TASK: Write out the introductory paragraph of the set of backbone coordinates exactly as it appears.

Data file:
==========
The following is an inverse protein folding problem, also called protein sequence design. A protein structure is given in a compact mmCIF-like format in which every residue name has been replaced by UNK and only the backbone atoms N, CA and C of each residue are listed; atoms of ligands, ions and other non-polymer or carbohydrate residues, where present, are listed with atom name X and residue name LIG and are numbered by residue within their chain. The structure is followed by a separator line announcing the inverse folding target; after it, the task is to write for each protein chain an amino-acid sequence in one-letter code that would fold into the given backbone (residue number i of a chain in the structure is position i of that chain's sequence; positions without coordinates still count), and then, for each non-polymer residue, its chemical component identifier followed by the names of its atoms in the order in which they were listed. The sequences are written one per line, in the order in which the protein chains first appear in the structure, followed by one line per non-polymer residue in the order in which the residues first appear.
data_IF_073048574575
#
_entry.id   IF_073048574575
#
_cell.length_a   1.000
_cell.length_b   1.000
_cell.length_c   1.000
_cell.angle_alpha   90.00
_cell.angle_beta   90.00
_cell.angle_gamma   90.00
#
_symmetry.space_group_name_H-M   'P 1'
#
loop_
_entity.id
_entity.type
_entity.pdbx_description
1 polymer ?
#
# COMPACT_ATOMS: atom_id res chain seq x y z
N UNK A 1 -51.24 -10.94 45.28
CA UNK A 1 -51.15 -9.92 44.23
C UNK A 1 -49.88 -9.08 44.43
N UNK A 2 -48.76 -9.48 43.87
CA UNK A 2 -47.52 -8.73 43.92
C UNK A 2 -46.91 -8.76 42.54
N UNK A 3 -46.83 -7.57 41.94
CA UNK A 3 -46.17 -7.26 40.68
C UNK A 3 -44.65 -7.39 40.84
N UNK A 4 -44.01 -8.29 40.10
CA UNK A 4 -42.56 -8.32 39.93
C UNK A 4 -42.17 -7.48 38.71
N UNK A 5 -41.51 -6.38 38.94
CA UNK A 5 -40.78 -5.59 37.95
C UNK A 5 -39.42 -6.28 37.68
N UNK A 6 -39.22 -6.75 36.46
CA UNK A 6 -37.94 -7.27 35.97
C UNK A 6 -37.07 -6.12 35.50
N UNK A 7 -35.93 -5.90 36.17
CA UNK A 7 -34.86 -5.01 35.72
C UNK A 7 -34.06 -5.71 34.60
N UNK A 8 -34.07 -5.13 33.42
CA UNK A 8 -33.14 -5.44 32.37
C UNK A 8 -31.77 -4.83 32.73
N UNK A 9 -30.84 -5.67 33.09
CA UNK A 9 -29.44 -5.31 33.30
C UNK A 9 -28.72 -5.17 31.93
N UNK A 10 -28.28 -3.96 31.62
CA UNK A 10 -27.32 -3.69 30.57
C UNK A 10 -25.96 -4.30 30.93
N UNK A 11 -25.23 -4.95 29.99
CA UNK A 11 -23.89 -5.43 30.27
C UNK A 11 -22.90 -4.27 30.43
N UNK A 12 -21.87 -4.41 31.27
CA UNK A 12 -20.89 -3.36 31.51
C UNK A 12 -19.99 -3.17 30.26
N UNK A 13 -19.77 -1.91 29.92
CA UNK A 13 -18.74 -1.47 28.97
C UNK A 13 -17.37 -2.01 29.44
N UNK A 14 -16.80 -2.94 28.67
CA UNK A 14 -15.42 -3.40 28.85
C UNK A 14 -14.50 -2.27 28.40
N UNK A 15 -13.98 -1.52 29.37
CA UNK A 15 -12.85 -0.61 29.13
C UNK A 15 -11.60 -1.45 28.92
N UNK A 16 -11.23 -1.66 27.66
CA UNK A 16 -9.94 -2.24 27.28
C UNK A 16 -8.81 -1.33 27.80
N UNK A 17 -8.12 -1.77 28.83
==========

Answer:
The following is an inverse protein folding problem, also called protein sequence design. A protein structure is given in a compact mmCIF-like format in which every residue name has been replaced by UNK and only the backbone atoms N, CA and C of each residue are listed; atoms of ligands, ions and other non-polymer or carbohydrate residues, where present, are listed with atom name X and residue name LIG and are numbered by residue within their chain. The structure is followed by a separator line announcing the inverse folding target; after it, the task is to write for each protein chain an amino-acid sequence in one-letter code that would fold into the given backbone (residue number i of a chain in the structure is position i of that chain's sequence; positions without coordinates still count), and then, for each non-polymer residue, its chemical component identifier followed by the names of its atoms in the order in which they were listed. The sequences are written one per line, in the order in which the protein chains first appear in the structure, followed by one line per non-polymer residue in the order in which the residues first appear.